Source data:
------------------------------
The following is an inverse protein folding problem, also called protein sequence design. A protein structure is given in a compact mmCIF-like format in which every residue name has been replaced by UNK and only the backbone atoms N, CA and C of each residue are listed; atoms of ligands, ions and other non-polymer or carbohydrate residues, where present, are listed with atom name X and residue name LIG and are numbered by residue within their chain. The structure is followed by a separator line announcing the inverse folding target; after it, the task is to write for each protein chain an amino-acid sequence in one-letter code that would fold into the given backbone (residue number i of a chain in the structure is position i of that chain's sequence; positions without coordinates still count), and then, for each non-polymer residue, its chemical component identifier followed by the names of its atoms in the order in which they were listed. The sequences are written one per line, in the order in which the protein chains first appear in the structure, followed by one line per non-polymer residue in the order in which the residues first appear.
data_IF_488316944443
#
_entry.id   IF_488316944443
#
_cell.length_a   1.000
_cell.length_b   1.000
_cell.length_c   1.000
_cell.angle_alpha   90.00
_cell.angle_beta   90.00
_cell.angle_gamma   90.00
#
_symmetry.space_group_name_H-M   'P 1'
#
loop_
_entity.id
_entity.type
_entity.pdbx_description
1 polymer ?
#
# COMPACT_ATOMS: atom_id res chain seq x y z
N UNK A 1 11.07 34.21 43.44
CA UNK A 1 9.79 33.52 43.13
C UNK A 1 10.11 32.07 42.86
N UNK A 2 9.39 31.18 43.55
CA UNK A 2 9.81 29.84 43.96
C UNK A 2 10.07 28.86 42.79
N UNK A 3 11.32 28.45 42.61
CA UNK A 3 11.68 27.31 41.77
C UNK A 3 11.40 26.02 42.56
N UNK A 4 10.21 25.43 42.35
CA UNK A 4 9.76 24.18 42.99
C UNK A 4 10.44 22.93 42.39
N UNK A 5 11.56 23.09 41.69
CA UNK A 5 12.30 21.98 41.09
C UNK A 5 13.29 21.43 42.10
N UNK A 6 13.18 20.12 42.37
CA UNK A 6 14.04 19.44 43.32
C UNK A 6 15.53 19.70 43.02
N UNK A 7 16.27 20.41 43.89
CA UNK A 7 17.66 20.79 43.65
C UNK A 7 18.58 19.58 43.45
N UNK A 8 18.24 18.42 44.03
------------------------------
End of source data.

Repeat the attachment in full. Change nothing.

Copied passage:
The following is an inverse protein folding problem, also called protein sequence design. A protein structure is given in a compact mmCIF-like format in which every residue name has been replaced by UNK and only the backbone atoms N, CA and C of each residue are listed; atoms of ligands, ions and other non-polymer or carbohydrate residues, where present, are listed with atom name X and residue name LIG and are numbered by residue within their chain. The structure is followed by a separator line announcing the inverse folding target; after it, the task is to write for each protein chain an amino-acid sequence in one-letter code that would fold into the given backbone (residue number i of a chain in the structure is position i of that chain's sequence; positions without coordinates still count), and then, for each non-polymer residue, its chemical component identifier followed by the names of its atoms in the order in which they were listed. The sequences are written one per line, in the order in which the protein chains first appear in the structure, followed by one line per non-polymer residue in the order in which the residues first appear.
data_IF_488316944443
#
_entry.id   IF_488316944443
#
_cell.length_a   1.000
_cell.length_b   1.000
_cell.length_c   1.000
_cell.angle_alpha   90.00
_cell.angle_beta   90.00
_cell.angle_gamma   90.00
#
_symmetry.space_group_name_H-M   'P 1'
#
loop_
_entity.id
_entity.type
_entity.pdbx_description
1 polymer ?
#
# COMPACT_ATOMS: atom_id res chain seq x y z
N UNK A 1 11.07 34.21 43.44
CA UNK A 1 9.79 33.52 43.13
C UNK A 1 10.11 32.07 42.86
N UNK A 2 9.39 31.18 43.55
CA UNK A 2 9.81 29.84 43.96
C UNK A 2 10.07 28.86 42.79
N UNK A 3 11.32 28.45 42.61
CA UNK A 3 11.68 27.31 41.77
C UNK A 3 11.40 26.02 42.56
N UNK A 4 10.21 25.43 42.35
CA UNK A 4 9.76 24.18 42.99
C UNK A 4 10.44 22.93 42.39
N UNK A 5 11.56 23.09 41.69
CA UNK A 5 12.30 21.98 41.09
C UNK A 5 13.29 21.43 42.10
N UNK A 6 13.18 20.12 42.37
CA UNK A 6 14.04 19.44 43.32
C UNK A 6 15.53 19.70 43.02
N UNK A 7 16.27 20.41 43.89
CA UNK A 7 17.66 20.79 43.65
C UNK A 7 18.58 19.58 43.45
N UNK A 8 18.24 18.42 44.03